Cycling legend Danny Chew, 54, broke his neck and was paralyzed below the waist after drifting off the road and crashing in a ditch while out on a ride Sunday, according to a report from the Pittsburgh Post-Gazette. According to his friend Cassie Schumacher, who was riding with him when he crashed, doctors say it’s too early to tell what his prognosis is.
While Chew’s name may not register with most cycling fans, let alone most sports fans, he’s one of the most remarkable American athletes of his generation. The top-line description would have him as a two-time winner and eight-time finisher of the Race Across America who once rode his bike across the continent in eight days, seven hours, and 14 minutes and co-founder of Pittsburgh’s infamous Dirty Dozen, a race up 13 of the city’s steepest hills, including a cobblestone one rising at a 37-percent grade. More than any of that, though, he’s a singularly inspiring and even heroic figure, who’s lived the way he’s wanted to live and done the things he’s wanted to do.
In childhood, Chew set a goal of riding his bicycle one million miles, and since 1968, his life has more or less been organized around meeting it. (He’s currently up around 800,000.) Serious road racing, transcontinental jaunts, and everyday rides out into who knows where have all been part of a commitment that had him riding over 15,000 miles a year for decades, but while his personal website tracks a variety of records and statistics, the best way to appreciate his riding is probably to read a 2008 Urban Velo feature story that lays out what it takes to be Danny Chew:
People’s first question is usually, “What does he do for a living?” The answer, quite simply, is nothing. He lives in the house in which he grew up alongside his siblings. It is only himself and his mother living there now, and she is fully supportive of his lifestyle. He makes a few dollars here and there, and saves to the penny. Danny’s ability to not spend money can be downright mind blowing. In every aspect of his life, he is proud of how cheap he can be. He will leave for a 200-mile ride with nothing but a dollar or two worth of fig bars and apples pies from the discount grocery store. He knows every gas station with free water and each park that has a fountain within a hundred mile radius of his house. He runs bike chains until they have at least 15,000 miles on them, and can usually find used ones that are fine for him, along with cassettes that people with higher standards would consider spent. There is a story of Danny piecing together a chain from the links of new chains that people discard. Tires are ridden until they are truly, absolutely worn out with the tube poking through the casing. Danny’s mantra is “Keep the overhead low, and the mileage high.”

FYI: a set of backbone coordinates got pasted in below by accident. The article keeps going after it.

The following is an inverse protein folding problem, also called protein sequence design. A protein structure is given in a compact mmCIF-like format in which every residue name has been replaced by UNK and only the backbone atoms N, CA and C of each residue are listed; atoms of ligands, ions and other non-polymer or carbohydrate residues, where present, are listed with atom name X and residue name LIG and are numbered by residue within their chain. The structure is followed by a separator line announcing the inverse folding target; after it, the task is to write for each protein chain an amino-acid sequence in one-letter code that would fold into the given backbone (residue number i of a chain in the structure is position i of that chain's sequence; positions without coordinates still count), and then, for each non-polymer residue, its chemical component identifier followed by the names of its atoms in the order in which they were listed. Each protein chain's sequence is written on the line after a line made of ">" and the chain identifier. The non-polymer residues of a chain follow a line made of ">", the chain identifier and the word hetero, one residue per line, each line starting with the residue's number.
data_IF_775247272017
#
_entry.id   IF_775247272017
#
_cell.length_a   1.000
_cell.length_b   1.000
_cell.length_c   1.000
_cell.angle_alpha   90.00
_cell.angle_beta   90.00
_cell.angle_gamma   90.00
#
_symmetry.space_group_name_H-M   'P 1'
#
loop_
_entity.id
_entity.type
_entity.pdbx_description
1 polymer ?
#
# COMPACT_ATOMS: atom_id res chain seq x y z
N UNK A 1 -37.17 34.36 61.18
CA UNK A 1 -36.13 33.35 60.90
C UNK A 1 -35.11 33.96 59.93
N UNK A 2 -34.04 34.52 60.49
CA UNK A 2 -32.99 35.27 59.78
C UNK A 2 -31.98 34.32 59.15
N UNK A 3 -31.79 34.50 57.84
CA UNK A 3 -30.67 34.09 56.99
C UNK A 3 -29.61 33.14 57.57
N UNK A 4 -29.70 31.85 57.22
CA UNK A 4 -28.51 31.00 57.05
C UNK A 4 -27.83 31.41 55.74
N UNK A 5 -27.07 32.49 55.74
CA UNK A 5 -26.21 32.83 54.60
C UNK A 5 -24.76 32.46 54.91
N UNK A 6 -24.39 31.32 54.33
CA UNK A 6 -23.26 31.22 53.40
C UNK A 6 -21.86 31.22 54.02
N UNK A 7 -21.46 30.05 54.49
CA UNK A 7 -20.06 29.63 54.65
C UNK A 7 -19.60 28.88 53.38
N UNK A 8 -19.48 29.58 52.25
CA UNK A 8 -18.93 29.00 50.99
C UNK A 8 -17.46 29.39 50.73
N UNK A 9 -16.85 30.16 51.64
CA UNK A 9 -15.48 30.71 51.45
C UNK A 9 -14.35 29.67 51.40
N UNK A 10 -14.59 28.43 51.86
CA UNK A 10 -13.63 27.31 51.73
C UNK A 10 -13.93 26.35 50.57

More than a singleminded emphasis on simply getting as many miles in as possible, though, Chew’s approach to cycling involves a fixation on the possibilities inherent in each new ride, with every one being a chance to break out of a rut and find new things in old places you thought you knew:
Danny has his perception of the way cycling should be, and he will take every bit of an 8 hour bike ride to share it with you. Each and every bike ride should be an adventure, and there should be no holding back.
“You have ridden a bicycle around Pittsburgh for how many years and you have never thought to go down that road?” he will proclaim as you come upon pavement in the middle of nowhere. “Shameful! You are now shamed into riding down a new road!”
And as soon as you turn onto the road, he will proclaim “NEW ROAD!” with gumption.
In his mind, Danny has a database of roads and places. It is more than an atlas, it is more than a GPS. He knows everything that is within a 150-mile radius of Pittsburgh, and contains information that Garmin could not conjure up if they had to.
“There is a spring on the right hand side about a mile up where we can fill our bottles,” or “On very, very detailed maps, this town is called Gastonville.” It turns out that Gastonville is a church and a graveyard. He will memorize the roads that others have and haven’t been on, and will guide rides as such, tallying up the mileage of “NEW ROADS!” along the way and giving a total of “NEW ROADS!” at the end of the ride.
It is unbelievable to Danny that someone could ride the same roads twice before riding every single road once. As soon as every single road is ridden once, the rider then needs to expand his “radius” of roads.
“You have a 30 mile radius (60 mile round trip rides), that you have muddied like a dog on a leash! Your 30 mile leash is holding you back from beautiful new roads and new rides!”
According to Schumacher, Chew is already planning to work around the impediments offered by paralysis. (“I’ll just have to finish my million miles on a hand cycle,” he said. “So be it.”)
Chew has insurance, but it carries a large deductible, according to the Post-Gazette. His family has set up a crowdfunding site to help cover his medical expenses, and there are far worse uses for your money.